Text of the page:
Tau Codex Review: Heavy Support: Heavy Gun Drone Squadron

You would think that just being heavier than normal drones wouldn’t be all that much of an advantage- it puts more of a strain on their gravitic repulsors, makes them move slower, and causes problems with transport, but apparently the Tau Empire knows things we don’t. Click to read on, or check out the Tactics Corner for more reviews and strategies.


The statline on units of Heavy Gun Drones are pretty much what you would expect- 8″ movement and fly allows them to scoot around reasonably well, and toughness four with 4+ armor makes them shrug off a fair amount of damage, while ballistic skill 5+ is unimpressive (but easily buffed by other effects.) Weapon skill 5+ and a single strength 3 attack is of course laughably bad, and leadership six is similarly a pretty weak value, though with the small squad size it’s not as much of a problem as it might otherwise be. However, there is one standout number: at three wounds apiece, Heavy Gun Drones are bizarrely durable in their own way and are one of the very few drones with multiple wounds. However, at 34pts per model, they are very pricey for what you get.

Special Rules and Wargear

As with almost all Tau units, Heavy Gun Drones come with the For the Greater Good special rule, which allows them to support nearby units with overwatch. It’s a core part of the Tau strategy, and its presence is really more the default than anything. Like other drone units, they also have Savior Protocols, allowing them to take hits for nearby units- we’ll get into that a bit more later, but suffice to say it’s one of their main attractions.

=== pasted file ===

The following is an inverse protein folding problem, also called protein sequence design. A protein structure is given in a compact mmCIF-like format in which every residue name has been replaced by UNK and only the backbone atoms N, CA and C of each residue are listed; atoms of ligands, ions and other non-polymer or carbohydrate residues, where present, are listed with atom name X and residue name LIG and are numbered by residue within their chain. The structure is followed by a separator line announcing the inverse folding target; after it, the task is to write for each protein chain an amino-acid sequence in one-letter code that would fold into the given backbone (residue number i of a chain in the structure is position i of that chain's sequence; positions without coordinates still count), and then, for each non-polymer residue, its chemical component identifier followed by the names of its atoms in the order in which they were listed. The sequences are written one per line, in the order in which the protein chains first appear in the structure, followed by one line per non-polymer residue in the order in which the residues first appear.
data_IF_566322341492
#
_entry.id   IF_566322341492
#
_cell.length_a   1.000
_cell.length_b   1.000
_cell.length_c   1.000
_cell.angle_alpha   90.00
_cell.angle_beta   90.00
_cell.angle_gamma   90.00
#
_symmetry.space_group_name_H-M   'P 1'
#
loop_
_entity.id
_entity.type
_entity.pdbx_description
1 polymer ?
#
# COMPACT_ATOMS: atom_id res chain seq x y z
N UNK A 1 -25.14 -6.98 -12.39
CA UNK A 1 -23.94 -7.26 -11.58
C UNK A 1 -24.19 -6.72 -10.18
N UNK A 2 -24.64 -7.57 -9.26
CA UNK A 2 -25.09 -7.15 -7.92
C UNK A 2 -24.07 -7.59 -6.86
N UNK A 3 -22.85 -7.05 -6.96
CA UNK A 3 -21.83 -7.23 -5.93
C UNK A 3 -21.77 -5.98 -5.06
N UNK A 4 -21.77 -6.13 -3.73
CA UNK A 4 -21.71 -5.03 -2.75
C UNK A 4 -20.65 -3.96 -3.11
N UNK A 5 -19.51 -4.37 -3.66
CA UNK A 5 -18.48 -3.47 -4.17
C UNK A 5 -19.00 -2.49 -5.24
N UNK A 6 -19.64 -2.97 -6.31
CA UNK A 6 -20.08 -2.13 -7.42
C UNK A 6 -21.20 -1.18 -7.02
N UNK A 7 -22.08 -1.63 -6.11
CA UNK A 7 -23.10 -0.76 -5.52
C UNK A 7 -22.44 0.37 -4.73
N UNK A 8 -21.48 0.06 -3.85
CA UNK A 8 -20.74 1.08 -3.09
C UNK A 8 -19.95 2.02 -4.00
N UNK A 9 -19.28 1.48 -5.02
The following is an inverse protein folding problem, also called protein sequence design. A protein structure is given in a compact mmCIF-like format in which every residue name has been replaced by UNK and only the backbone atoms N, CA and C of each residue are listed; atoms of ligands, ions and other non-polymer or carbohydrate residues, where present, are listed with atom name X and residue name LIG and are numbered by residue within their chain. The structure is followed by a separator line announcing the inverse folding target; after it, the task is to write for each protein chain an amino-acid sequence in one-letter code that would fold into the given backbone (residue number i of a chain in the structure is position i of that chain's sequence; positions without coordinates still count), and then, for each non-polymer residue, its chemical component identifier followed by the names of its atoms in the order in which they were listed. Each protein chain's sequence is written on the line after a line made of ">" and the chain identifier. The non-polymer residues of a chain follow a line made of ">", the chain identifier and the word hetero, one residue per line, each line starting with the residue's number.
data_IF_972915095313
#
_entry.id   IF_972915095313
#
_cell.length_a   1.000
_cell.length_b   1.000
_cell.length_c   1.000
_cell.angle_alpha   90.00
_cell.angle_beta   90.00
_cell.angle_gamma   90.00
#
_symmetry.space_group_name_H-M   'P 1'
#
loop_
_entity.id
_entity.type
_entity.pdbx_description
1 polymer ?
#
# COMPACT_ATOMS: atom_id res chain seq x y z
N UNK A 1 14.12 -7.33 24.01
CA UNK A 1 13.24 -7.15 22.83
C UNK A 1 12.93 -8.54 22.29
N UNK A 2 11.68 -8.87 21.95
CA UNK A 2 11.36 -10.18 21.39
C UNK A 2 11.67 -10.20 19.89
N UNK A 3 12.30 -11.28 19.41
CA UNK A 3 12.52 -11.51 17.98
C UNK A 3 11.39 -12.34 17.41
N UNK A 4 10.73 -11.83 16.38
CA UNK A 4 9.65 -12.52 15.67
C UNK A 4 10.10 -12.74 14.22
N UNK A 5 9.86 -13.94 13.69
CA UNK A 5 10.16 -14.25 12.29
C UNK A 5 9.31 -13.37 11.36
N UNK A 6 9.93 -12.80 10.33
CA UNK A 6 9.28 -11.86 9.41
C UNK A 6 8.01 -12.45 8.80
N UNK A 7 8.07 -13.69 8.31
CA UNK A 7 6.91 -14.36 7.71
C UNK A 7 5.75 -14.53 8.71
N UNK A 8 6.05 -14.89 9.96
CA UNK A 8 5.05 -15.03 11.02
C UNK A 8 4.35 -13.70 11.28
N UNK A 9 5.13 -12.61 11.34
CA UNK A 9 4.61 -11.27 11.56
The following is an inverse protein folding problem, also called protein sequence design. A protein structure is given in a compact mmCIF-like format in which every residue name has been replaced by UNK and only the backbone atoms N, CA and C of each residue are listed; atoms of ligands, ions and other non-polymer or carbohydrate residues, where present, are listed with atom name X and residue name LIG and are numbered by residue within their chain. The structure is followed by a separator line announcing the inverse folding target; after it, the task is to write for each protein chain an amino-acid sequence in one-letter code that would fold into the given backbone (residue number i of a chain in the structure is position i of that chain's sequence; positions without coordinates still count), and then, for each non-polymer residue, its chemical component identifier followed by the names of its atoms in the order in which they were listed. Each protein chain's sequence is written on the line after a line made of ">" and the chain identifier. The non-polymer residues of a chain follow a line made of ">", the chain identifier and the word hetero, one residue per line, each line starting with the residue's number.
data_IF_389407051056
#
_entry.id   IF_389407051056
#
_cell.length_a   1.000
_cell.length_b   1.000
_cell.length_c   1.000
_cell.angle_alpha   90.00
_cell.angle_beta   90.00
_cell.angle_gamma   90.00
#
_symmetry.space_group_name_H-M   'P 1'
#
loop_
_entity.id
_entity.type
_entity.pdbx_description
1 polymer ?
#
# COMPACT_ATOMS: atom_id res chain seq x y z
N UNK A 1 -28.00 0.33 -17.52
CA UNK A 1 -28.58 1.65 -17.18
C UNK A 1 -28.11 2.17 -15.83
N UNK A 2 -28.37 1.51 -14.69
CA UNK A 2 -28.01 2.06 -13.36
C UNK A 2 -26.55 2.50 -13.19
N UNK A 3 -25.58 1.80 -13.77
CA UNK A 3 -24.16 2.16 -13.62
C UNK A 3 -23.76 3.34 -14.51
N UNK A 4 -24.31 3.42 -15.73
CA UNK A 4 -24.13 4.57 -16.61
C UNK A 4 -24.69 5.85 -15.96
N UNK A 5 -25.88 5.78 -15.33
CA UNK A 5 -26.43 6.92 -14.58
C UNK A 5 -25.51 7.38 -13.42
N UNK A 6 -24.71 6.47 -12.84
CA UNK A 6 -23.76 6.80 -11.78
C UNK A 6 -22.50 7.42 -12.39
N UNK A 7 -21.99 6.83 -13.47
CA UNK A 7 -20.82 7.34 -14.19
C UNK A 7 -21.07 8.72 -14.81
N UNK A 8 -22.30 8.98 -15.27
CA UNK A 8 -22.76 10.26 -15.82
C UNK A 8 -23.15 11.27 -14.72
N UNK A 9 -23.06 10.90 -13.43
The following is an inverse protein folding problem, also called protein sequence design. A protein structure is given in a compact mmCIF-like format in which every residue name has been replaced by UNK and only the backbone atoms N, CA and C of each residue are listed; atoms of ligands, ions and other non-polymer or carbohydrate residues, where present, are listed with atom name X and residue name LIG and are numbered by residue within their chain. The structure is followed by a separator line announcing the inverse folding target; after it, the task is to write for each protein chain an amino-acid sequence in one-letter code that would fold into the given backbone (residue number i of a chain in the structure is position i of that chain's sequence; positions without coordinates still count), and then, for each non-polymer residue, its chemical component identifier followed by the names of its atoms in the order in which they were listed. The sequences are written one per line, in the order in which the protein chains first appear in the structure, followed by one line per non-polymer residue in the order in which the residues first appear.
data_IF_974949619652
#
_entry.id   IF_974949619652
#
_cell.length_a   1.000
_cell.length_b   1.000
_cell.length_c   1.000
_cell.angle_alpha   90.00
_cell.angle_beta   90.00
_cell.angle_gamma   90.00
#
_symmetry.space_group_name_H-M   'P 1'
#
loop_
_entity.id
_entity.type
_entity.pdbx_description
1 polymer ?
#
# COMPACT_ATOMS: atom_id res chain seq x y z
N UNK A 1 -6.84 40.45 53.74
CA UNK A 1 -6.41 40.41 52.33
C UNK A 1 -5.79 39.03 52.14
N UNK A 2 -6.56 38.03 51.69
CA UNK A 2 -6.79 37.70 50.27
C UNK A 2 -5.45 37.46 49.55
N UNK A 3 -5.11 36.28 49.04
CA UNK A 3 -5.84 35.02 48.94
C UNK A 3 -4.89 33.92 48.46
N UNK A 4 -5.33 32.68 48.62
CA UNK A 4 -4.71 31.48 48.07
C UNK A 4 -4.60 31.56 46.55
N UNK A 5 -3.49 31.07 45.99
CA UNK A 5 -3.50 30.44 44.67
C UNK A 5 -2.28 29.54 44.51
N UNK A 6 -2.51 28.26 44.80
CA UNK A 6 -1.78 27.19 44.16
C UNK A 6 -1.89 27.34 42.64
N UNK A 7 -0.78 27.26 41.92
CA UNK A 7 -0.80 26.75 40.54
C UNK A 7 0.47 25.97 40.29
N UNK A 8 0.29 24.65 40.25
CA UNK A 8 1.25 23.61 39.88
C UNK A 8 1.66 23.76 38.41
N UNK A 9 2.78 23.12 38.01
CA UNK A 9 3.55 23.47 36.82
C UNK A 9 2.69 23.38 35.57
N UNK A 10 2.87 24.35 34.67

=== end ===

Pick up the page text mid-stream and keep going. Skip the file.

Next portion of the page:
Each Heavy Gun Drone comes equipped with a pair of Burst Cannons (18″ S5 AP0 Assault 4), meaning that it essentially has the firepower of two normal Gun Drones- though at more than twice the cost. One of the guns can be swapped out for a Markerlight, and the drone’s own special rules allow you to fire the Markerlight alongside other weapons, though in that case the unit can’t benefit from Markerlights themselves. Making this replacement does save you 5pts on the cost of the model, so it’s pretty attractive as a prospect overall.


So, as a source of firepower Heavy Gun Drones are pretty suspect even by the most optimistic of views; they cost more than triple what a standard Gun Drone would run you and have double the firepower, making them rather lackluster overall. They do have a small side advantage in that they are allowed to shoot any target they please (whereas regular Gun Drones must always shoot the closest target), but this really can’t be considered a sufficient upside to make them at all worthwhile.

However, there are some small factors that are worth thinking about, even if they ultimately aren’t enough to redeem the unit. First of all, they are a heavy support choice, and although many of the other Tau heavy support choices have been improved as of late, the slot is still typically pretty expensive and/or awkward to fill. Broadsides and Hammerheads cost quite a bit, and Sniper Drones necessitate the presence of both a Firesight Marksman and Drone Controller of the appropriate sept, which isn’t always convenient to do. Heavy Gun Drones may not be the cheapest option available to you (as that goes to Sniper Drones, who come in 4pts cheaper for a minimum squad), but they don’t require any other support elements to be doing their job, which contrasts heavily with the other options, all of which require 100+pts of support units.